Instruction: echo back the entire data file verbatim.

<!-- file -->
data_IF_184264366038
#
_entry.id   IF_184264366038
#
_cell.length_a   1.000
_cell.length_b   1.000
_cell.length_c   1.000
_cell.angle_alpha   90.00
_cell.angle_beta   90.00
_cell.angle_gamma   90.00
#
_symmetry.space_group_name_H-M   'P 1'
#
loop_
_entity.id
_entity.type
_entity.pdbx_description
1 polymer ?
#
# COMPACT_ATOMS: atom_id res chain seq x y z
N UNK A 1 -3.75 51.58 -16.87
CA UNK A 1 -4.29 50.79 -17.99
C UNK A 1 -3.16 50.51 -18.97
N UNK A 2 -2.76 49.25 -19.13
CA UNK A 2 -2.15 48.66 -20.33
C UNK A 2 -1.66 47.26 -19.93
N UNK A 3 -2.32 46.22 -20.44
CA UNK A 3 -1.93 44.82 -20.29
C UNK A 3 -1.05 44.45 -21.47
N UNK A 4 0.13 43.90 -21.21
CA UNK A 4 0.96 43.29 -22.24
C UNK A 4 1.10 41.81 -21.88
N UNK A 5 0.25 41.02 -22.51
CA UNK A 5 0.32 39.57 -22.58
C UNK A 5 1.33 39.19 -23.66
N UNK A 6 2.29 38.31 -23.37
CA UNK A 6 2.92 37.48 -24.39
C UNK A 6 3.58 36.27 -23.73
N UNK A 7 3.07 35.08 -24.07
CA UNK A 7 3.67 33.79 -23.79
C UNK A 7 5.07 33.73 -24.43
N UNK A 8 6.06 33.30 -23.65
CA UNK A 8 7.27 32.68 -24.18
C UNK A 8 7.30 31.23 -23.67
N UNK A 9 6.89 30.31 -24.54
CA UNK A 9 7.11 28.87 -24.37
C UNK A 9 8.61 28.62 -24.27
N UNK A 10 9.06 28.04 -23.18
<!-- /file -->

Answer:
data_IF_184264366038
#
_entry.id   IF_184264366038
#
_cell.length_a   1.000
_cell.length_b   1.000
_cell.length_c   1.000
_cell.angle_alpha   90.00
_cell.angle_beta   90.00
_cell.angle_gamma   90.00
#
_symmetry.space_group_name_H-M   'P 1'
#
loop_
_entity.id
_entity.type
_entity.pdbx_description
1 polymer ?
#
# COMPACT_ATOMS: atom_id res chain seq x y z
N UNK A 1 -3.75 51.58 -16.87
CA UNK A 1 -4.29 50.79 -17.99
C UNK A 1 -3.16 50.51 -18.97
N UNK A 2 -2.76 49.25 -19.13
CA UNK A 2 -2.15 48.66 -20.33
C UNK A 2 -1.66 47.26 -19.93
N UNK A 3 -2.32 46.22 -20.44
CA UNK A 3 -1.93 44.82 -20.29
C UNK A 3 -1.05 44.45 -21.47
N UNK A 4 0.13 43.90 -21.21
CA UNK A 4 0.96 43.29 -22.24
C UNK A 4 1.10 41.81 -21.88
N UNK A 5 0.25 41.02 -22.51
CA UNK A 5 0.32 39.57 -22.58
C UNK A 5 1.33 39.19 -23.66
N UNK A 6 2.29 38.31 -23.37
CA UNK A 6 2.92 37.48 -24.39
C UNK A 6 3.58 36.27 -23.73
N UNK A 7 3.07 35.08 -24.07
CA UNK A 7 3.67 33.79 -23.79
C UNK A 7 5.07 33.73 -24.43
N UNK A 8 6.06 33.30 -23.65
CA UNK A 8 7.27 32.68 -24.18
C UNK A 8 7.30 31.23 -23.67
N UNK A 9 6.89 30.31 -24.54
CA UNK A 9 7.11 28.87 -24.37
C UNK A 9 8.61 28.62 -24.27
N UNK A 10 9.06 28.04 -23.18